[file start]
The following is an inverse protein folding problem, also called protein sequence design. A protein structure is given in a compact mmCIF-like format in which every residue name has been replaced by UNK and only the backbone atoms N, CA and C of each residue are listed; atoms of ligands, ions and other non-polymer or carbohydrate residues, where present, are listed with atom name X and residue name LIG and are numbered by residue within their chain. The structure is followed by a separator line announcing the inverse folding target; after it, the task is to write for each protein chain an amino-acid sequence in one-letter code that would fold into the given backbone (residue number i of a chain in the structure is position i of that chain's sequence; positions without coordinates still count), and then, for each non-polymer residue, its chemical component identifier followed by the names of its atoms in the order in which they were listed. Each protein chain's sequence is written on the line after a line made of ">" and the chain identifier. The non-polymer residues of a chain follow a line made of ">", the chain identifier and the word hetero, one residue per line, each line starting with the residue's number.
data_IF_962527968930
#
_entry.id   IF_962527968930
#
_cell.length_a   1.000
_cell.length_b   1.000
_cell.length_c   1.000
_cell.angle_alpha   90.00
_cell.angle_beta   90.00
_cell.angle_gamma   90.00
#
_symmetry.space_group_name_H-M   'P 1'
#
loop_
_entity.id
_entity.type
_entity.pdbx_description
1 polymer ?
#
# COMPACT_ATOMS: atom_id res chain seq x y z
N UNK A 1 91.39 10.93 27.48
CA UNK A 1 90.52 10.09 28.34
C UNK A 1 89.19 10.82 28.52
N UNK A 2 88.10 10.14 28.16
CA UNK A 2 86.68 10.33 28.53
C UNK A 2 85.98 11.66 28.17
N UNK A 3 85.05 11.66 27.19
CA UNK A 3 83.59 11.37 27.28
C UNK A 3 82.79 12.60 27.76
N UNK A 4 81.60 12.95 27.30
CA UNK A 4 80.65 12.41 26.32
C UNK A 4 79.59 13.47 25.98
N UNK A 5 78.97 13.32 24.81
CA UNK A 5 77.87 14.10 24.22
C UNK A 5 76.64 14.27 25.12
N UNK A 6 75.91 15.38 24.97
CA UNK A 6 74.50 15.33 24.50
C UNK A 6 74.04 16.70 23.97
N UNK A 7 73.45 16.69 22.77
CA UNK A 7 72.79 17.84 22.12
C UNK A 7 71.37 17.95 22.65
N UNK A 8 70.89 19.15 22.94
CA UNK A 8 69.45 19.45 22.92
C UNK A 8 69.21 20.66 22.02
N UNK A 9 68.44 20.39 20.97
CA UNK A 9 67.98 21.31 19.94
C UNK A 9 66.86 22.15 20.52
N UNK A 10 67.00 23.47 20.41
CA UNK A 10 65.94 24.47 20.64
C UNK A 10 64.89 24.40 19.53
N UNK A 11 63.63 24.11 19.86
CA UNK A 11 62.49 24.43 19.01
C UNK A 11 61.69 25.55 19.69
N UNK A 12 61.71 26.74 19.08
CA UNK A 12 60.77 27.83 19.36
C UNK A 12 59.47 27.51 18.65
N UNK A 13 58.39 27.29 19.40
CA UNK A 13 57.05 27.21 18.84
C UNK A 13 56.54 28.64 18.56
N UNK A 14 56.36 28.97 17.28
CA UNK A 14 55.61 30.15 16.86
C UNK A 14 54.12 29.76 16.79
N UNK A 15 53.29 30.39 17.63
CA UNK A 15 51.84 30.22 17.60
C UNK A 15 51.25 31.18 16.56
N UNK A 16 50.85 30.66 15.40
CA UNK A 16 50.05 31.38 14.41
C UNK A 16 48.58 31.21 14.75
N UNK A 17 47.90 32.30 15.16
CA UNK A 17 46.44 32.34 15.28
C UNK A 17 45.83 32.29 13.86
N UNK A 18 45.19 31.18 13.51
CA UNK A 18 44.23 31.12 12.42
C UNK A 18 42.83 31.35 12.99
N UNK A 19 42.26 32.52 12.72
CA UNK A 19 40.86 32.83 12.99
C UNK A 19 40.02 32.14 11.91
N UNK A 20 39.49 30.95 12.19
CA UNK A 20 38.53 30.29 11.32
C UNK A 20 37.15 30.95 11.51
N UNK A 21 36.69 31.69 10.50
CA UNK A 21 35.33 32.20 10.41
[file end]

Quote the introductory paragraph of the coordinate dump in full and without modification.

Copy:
The following is an inverse protein folding problem, also called protein sequence design. A protein structure is given in a compact mmCIF-like format in which every residue name has been replaced by UNK and only the backbone atoms N, CA and C of each residue are listed; atoms of ligands, ions and other non-polymer or carbohydrate residues, where present, are listed with atom name X and residue name LIG and are numbered by residue within their chain. The structure is followed by a separator line announcing the inverse folding target; after it, the task is to write for each protein chain an amino-acid sequence in one-letter code that would fold into the given backbone (residue number i of a chain in the structure is position i of that chain's sequence; positions without coordinates still count), and then, for each non-polymer residue, its chemical component identifier followed by the names of its atoms in the order in which they were listed. Each protein chain's sequence is written on the line after a line made of ">" and the chain identifier. The non-polymer residues of a chain follow a line made of ">", the chain identifier and the word hetero, one residue per line, each line starting with the residue's number.